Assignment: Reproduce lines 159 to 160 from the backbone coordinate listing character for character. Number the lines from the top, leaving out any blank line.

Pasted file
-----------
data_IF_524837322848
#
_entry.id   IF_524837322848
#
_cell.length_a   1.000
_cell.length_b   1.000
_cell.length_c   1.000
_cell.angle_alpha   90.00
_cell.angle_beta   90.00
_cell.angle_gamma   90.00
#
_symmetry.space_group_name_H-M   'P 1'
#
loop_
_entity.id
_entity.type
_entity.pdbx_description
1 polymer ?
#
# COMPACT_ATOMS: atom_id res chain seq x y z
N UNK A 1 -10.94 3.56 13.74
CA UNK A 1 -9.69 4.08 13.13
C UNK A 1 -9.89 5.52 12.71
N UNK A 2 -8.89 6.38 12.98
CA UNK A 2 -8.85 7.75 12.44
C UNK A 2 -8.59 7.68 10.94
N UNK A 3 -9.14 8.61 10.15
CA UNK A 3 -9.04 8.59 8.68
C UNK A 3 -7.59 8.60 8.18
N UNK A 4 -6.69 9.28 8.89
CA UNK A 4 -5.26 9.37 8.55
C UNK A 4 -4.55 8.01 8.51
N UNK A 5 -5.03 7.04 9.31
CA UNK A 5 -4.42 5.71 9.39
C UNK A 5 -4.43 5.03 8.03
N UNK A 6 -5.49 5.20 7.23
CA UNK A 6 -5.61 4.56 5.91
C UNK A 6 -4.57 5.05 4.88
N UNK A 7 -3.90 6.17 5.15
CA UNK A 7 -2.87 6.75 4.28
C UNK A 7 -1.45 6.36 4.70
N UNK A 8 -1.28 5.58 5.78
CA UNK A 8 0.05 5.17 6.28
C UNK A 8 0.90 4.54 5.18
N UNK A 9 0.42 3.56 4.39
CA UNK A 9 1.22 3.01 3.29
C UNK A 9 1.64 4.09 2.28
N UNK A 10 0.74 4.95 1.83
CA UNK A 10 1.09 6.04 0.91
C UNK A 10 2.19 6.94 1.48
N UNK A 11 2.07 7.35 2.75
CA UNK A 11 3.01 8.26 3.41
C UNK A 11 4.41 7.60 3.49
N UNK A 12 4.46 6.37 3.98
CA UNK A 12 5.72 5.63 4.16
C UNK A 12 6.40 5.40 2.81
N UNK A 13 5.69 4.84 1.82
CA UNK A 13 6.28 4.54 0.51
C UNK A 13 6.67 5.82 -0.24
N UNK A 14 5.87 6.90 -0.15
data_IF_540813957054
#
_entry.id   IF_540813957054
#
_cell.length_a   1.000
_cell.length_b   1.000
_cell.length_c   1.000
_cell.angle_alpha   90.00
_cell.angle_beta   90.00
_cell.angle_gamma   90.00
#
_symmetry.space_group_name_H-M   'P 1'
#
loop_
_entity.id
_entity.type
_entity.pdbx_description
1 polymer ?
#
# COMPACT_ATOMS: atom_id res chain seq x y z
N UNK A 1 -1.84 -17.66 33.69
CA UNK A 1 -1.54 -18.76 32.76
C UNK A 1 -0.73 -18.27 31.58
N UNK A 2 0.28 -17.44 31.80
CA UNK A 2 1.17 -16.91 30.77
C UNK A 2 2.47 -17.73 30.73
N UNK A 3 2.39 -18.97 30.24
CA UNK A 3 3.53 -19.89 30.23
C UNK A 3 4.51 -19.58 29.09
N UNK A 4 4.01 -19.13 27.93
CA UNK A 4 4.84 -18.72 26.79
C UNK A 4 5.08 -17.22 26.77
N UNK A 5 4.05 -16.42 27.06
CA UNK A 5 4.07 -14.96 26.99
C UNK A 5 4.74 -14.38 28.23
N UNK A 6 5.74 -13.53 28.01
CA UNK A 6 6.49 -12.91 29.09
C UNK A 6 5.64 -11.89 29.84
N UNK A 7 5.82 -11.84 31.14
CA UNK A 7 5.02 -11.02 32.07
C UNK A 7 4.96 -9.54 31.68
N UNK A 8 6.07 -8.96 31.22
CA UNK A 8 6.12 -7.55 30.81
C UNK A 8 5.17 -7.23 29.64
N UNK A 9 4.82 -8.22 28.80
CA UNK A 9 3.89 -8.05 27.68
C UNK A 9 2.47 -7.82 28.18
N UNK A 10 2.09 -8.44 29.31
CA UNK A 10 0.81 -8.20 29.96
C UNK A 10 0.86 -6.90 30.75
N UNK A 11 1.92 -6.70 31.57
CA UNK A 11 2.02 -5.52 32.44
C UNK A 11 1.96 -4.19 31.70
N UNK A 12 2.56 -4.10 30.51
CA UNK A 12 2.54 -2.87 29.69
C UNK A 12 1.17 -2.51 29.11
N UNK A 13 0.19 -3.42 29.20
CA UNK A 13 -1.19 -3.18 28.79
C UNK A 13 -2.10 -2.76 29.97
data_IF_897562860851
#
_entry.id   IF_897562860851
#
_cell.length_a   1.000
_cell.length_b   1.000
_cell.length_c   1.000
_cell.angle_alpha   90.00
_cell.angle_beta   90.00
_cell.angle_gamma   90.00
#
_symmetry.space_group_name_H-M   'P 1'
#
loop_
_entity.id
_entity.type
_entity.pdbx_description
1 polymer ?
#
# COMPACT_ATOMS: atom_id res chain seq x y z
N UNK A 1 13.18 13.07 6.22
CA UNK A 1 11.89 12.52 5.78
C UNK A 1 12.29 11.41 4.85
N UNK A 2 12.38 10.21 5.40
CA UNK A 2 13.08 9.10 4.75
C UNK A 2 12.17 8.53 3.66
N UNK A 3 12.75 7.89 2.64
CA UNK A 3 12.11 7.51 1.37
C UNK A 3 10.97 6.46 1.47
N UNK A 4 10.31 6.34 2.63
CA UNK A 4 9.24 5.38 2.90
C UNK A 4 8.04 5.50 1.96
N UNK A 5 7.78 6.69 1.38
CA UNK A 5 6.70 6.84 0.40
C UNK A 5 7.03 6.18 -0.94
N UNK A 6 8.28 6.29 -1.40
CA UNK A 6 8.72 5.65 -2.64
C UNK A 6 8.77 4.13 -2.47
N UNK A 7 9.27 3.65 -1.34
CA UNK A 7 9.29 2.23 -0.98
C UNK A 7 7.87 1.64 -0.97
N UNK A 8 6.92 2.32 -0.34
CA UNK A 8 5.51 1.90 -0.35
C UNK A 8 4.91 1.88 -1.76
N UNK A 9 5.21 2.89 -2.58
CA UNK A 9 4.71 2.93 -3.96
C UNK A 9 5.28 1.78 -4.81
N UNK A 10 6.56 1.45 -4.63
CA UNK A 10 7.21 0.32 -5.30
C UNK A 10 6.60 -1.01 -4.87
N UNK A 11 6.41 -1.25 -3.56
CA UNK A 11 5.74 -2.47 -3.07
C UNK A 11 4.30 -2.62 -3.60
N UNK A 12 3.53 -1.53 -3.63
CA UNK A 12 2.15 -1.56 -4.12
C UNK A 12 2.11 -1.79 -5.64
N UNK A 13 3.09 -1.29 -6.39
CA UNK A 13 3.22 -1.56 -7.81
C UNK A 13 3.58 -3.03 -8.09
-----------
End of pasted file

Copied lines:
CA UNK A 7 9.29 2.23 -0.98
C UNK A 7 7.87 1.64 -0.97